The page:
Counseling Psychology Ph.D.
Update: We are now accepting students with both bachelor’s and master’s degrees. For more information on the application process, visit Apply to Graduate School.
Counseling psychology is an applied specialty within the field of psychology that has focused on (a) client strengths, (b) the interaction between the person and the environment, (c) facilitating career development, and (d) multiculturalism.
This APA approved doctoral program contributes to eligibility to become licensed and practice as a psychologist. The Ph.D. degree in counseling psychology is designed for students who want to pursue careers as university professors, researchers, psychotherapists or directors of psychological services.
Students also have the opportunity to work with an active research team and develop their writing and research skills.
Jhodi-Ann Bowie is a third year student in the Georgia State University, Counseling Psychology doctoral program. Jhodi earned her B.Sc. in Psychology from The University of the West Indies and her M.Ed. in Clinical Mental Health Counseling from Clemson University. Jhodi works with Dr. Greg Brack and her professional interests focus broadly on trauma and gender discrimination. Jhodi’s current research aims to look at various forms of gender discrimination, including false beliefs held about women after their experience of sexual assault. Jhodi’s clinical interests focus on women and children who have experienced significant trauma. Jhodi enjoys spending time with friends and family, as well as taking care of kids. Please feel free to contact Jhodi at firstname.lastname@example.org.
Caleb Chadwick is a second year student in the Georgia State University, Counseling Psychology doctoral program. Caleb earned his B.A. in Advertising from the University of Georgia and his M.Ed. in Human Development Counseling from Vanderbilt University. Caleb works with Dr. Cirleen DeBlaere and his professional interests focus on the intersections of multiple marginalized identities, particularly as they relate to LGBT identity, HIV status, race, ethnicity, and gender. Caleb’s clinical interests involve diverse college and graduate student populations, as well as serving in clinical settings for HIV care. Caleb enjoys playing tennis, reading, binging shows on Netflix during breaks, and spending time with friends. Please feel free to contact Caleb at email@example.com.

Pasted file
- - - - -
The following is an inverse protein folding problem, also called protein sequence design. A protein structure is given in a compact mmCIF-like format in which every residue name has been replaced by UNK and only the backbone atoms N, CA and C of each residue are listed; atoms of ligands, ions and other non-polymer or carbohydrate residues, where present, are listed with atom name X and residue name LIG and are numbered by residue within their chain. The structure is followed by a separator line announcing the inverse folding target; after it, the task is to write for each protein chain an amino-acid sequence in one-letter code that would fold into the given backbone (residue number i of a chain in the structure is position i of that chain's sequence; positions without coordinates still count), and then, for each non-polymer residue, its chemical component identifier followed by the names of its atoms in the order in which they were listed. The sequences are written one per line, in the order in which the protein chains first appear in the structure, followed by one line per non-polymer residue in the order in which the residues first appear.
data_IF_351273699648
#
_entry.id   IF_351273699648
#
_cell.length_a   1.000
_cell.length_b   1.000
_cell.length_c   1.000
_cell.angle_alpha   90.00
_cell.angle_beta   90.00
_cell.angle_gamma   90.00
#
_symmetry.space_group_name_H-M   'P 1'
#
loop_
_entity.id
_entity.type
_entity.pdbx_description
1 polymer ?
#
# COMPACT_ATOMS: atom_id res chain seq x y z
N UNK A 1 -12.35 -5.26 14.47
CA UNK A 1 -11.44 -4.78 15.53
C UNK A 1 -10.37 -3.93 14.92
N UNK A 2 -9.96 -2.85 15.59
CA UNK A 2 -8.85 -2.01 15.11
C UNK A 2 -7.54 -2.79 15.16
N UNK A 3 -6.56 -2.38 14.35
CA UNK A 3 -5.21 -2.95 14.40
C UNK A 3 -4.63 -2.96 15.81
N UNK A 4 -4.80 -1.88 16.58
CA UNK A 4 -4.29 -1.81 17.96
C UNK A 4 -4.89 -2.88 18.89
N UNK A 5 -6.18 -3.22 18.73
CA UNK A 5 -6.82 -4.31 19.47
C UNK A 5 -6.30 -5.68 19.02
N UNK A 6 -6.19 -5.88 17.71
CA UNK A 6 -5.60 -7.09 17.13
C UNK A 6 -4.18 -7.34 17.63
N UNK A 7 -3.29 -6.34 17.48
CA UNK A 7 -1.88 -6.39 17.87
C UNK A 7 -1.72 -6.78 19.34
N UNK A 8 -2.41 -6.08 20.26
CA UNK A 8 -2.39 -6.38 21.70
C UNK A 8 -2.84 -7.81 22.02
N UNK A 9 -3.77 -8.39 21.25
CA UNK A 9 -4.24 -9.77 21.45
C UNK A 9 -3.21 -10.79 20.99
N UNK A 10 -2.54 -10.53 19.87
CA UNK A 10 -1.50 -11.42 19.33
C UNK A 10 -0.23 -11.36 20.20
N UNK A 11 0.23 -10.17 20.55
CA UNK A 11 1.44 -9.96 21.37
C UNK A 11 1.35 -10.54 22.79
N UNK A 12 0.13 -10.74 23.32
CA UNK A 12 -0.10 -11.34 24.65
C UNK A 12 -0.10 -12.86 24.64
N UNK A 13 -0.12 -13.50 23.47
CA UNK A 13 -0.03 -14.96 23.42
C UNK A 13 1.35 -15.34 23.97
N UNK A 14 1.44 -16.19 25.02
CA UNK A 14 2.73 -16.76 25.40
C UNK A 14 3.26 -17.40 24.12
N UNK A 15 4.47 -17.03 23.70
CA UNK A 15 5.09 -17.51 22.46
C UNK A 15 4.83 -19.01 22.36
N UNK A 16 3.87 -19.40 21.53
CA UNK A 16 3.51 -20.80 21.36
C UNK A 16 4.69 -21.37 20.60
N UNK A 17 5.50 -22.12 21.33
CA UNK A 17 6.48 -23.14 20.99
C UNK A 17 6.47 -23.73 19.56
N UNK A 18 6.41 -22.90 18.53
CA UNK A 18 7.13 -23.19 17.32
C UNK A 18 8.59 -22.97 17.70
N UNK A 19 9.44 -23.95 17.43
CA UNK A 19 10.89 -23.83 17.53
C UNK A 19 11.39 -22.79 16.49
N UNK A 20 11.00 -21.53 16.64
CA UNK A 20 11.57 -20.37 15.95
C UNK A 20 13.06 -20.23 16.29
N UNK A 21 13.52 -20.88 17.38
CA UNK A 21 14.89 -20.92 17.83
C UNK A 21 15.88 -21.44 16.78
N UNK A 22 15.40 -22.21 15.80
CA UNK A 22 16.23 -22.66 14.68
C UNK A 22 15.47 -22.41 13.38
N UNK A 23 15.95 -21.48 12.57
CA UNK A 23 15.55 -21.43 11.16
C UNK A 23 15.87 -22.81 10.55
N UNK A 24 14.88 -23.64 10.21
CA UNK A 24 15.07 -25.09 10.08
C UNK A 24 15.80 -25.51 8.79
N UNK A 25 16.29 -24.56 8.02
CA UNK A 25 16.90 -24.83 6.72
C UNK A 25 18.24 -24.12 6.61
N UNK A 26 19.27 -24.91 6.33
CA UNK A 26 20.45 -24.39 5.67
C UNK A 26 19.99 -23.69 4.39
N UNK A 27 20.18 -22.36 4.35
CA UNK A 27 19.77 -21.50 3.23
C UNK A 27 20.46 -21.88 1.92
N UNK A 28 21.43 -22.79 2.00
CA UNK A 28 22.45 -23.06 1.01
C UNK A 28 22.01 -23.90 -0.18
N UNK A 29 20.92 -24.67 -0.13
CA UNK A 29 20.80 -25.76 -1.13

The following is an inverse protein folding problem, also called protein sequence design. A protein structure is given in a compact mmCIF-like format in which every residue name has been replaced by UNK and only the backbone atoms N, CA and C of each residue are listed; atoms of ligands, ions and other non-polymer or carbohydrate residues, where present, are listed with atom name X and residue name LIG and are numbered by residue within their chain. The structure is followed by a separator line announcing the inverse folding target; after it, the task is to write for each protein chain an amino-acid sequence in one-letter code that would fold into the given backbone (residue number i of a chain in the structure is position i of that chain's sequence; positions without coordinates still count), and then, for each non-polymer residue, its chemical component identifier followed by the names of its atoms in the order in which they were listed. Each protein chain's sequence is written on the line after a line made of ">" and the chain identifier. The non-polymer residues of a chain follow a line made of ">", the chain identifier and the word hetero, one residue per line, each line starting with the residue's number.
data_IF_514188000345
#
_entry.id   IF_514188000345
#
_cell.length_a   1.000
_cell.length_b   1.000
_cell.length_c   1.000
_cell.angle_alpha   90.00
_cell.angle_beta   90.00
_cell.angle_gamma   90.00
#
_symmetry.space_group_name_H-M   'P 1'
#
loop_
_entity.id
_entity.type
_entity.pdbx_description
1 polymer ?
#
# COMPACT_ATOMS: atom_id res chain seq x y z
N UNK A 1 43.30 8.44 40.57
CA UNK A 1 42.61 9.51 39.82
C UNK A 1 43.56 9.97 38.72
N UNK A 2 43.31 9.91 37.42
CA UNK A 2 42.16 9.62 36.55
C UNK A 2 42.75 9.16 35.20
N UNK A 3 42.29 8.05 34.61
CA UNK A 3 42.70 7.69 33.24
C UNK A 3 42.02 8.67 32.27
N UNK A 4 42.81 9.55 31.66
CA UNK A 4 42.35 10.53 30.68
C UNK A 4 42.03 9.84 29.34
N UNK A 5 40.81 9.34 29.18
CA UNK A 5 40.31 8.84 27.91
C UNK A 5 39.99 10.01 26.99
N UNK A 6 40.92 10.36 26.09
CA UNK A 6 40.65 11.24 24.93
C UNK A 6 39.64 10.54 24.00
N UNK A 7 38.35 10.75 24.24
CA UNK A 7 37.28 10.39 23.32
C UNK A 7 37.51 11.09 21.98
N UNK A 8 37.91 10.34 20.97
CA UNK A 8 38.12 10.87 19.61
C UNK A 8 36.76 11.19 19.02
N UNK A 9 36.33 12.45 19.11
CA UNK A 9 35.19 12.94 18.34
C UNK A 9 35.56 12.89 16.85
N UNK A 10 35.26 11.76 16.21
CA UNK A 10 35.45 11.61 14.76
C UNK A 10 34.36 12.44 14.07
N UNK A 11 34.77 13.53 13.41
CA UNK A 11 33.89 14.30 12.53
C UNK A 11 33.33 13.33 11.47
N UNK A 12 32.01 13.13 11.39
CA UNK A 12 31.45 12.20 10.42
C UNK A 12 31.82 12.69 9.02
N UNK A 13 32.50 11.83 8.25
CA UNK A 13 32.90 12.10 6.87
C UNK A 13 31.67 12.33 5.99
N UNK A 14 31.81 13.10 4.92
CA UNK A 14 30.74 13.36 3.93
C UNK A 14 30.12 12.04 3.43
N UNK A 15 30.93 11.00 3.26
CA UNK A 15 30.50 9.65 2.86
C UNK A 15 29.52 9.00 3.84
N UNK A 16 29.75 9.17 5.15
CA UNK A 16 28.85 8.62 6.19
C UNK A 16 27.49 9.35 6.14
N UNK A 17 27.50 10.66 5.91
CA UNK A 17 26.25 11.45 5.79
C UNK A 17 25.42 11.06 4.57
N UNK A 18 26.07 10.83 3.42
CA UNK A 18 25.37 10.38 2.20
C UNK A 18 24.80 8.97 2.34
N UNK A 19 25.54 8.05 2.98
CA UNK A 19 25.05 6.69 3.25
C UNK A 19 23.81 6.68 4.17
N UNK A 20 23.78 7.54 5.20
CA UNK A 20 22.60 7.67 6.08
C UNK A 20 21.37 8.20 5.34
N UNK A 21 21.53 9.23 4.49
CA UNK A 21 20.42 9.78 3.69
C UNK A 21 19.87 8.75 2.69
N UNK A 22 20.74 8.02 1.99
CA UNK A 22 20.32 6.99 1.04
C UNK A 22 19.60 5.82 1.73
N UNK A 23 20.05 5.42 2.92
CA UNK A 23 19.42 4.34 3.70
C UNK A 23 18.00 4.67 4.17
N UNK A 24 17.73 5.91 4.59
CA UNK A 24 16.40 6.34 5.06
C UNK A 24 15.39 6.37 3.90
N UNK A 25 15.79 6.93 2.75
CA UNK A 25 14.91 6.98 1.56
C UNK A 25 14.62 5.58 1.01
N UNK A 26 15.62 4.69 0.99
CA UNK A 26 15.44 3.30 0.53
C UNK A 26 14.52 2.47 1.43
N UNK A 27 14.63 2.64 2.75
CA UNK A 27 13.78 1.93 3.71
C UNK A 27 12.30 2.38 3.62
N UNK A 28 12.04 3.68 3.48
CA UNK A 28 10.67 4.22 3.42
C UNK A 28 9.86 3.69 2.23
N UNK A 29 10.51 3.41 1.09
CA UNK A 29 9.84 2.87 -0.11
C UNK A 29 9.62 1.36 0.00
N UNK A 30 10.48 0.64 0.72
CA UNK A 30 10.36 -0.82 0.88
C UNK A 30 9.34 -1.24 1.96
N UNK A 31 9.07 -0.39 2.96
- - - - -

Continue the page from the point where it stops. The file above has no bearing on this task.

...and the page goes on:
Elise Choe is a first year doctoral student in Georgia State University’s Counseling Psychology program. She received her B.S. in Psychology from the University of Georgia and her M.S. in Mental Health Counseling from Georgia State University. Elise works with Dr. Don Davis in the Happi Lab. Elise is interested in researching the relationship between bullying and forgiveness, other virtues, and positive psychology. She is also interested in creating interventions to implement in schools and other systems to help promote better psychological wellbeing. Elise’s clinical interests are adolescents, young adults, and international communities. In her free time, Elise enjoys traveling, watching movies, and spending time with family and friends. Please feel free to contact her at firstname.lastname@example.org.
Terrence Jordan is a fourth year student in the Georgia State University, Counseling Psychology doctoral program. Terrence received a B.S. in Kinesiology from the University of Minnesota. He has two master’s degrees, one in Counseling and Student Personnel Psychology from the University of Minnesota and the other in Sport Psychology from Georgia Southern University. Terrence works with Dr. Don Davis and his professional interests focus on cross-cultural psychology, intersections of identity (i.e., race, gender, sexual orientation), racism, trauma, anxiety and stress management, sport psychology, and psychological assessment of adolescents and adults. Terrence enjoys the arts, traveling, music, sports, and spending time with family and friends. Please feel free to contact Terrence at email@example.com.